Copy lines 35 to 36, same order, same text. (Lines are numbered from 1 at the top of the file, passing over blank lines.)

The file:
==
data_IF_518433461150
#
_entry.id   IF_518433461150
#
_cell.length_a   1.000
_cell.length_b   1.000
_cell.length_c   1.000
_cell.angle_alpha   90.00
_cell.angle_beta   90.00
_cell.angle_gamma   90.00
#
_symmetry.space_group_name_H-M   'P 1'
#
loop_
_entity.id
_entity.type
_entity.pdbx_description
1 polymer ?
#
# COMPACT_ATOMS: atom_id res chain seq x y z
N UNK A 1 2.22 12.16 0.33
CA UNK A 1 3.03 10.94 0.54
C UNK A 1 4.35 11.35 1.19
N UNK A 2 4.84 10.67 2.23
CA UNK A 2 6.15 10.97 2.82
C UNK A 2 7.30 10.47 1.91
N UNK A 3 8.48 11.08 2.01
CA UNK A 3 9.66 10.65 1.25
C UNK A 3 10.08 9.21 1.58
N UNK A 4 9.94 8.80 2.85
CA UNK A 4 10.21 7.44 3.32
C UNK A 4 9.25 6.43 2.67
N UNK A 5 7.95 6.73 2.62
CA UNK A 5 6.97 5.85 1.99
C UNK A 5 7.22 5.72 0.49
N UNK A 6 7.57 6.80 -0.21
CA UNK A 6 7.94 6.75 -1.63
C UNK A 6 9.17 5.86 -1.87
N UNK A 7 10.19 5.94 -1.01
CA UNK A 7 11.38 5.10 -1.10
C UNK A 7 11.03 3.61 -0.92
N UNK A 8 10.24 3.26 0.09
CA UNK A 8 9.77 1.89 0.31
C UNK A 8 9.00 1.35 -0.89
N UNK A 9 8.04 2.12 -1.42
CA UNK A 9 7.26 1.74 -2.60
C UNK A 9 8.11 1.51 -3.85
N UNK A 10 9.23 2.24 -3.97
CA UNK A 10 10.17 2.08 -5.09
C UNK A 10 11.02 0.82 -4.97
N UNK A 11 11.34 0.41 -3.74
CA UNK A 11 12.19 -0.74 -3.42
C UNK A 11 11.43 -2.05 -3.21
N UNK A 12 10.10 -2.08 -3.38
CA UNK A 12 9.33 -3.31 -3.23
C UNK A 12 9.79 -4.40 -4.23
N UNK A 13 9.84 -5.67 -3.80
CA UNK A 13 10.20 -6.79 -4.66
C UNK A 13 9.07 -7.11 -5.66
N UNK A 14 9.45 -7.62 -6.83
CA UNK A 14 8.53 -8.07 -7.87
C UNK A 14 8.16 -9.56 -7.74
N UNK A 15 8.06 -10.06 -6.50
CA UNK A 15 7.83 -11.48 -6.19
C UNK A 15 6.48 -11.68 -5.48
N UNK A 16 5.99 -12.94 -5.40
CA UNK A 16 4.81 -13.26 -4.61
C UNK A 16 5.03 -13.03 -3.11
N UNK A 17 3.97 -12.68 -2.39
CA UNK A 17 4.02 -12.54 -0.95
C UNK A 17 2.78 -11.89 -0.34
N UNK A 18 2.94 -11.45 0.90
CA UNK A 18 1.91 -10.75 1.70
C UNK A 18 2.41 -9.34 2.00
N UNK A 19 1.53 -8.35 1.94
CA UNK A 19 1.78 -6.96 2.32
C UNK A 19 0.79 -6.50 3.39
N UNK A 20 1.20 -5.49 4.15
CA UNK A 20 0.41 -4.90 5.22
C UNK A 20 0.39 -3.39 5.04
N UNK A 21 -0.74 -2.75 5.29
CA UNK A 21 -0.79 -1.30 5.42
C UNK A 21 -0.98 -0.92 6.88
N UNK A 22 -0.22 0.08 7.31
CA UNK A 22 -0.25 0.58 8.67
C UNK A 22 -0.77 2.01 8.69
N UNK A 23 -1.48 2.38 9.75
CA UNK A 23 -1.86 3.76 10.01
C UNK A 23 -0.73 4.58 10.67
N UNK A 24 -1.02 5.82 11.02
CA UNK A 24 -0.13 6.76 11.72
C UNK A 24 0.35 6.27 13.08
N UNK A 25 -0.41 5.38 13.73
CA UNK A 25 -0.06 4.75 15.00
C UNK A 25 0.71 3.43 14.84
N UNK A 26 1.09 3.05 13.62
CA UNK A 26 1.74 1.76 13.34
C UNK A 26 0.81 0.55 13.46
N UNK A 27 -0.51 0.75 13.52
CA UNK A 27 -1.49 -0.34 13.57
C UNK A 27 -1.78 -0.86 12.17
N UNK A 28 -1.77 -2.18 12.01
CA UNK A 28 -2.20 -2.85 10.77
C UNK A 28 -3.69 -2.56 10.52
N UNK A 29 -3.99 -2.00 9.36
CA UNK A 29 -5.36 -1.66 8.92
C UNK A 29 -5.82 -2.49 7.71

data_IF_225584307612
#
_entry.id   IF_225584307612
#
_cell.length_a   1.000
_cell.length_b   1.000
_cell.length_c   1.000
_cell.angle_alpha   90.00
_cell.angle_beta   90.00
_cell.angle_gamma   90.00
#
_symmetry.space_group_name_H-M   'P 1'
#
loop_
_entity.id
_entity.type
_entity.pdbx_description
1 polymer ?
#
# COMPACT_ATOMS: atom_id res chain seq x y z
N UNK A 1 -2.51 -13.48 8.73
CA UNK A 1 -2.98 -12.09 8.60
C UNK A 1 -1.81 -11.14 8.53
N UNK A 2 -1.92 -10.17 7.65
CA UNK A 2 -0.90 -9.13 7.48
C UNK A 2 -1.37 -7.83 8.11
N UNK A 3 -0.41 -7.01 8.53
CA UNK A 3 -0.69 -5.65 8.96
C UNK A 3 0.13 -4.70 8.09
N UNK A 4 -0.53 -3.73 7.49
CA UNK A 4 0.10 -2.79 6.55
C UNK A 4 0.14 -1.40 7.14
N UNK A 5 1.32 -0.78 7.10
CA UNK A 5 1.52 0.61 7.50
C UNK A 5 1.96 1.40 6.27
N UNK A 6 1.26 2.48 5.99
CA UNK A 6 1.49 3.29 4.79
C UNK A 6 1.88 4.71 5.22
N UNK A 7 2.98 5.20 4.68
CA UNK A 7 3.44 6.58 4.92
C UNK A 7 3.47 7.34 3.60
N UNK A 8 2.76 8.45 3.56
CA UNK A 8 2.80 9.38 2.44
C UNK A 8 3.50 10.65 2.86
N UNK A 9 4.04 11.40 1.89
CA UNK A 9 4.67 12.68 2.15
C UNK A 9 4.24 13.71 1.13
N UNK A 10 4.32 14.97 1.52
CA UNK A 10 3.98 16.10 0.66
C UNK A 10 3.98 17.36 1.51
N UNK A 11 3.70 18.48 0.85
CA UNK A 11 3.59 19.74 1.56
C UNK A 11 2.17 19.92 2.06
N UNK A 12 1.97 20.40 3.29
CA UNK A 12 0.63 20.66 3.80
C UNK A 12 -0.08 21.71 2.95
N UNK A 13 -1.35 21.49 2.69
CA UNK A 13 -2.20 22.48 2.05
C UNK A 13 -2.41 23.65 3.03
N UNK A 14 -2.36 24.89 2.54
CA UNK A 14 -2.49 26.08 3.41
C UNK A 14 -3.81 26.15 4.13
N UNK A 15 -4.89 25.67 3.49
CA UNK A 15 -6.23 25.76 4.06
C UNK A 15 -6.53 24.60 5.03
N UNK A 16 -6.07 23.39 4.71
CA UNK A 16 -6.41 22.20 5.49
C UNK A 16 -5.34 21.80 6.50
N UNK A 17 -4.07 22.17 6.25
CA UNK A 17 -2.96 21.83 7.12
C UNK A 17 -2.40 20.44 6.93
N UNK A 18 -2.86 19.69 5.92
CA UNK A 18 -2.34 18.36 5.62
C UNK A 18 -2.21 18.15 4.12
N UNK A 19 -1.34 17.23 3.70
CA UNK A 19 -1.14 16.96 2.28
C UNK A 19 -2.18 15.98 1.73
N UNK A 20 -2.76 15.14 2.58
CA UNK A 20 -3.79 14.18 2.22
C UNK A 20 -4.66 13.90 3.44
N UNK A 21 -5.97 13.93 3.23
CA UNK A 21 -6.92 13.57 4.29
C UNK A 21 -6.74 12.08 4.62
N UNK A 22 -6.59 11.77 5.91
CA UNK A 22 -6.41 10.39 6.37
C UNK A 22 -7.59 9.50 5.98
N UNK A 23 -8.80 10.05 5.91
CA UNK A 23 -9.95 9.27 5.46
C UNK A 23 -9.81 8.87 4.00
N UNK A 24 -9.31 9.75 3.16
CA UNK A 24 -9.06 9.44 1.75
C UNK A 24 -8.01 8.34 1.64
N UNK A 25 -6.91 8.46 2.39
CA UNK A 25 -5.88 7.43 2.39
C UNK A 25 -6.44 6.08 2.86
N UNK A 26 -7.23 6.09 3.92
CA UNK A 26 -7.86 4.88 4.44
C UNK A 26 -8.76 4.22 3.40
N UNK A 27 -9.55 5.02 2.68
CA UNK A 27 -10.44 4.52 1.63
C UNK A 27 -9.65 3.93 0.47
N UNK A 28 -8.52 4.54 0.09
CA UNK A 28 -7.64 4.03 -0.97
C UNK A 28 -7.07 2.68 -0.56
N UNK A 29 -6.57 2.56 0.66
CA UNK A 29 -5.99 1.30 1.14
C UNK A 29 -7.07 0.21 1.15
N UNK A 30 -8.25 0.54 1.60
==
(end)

C UNK A 5 7.22 5.72 0.49
N UNK A 6 7.57 6.80 -0.21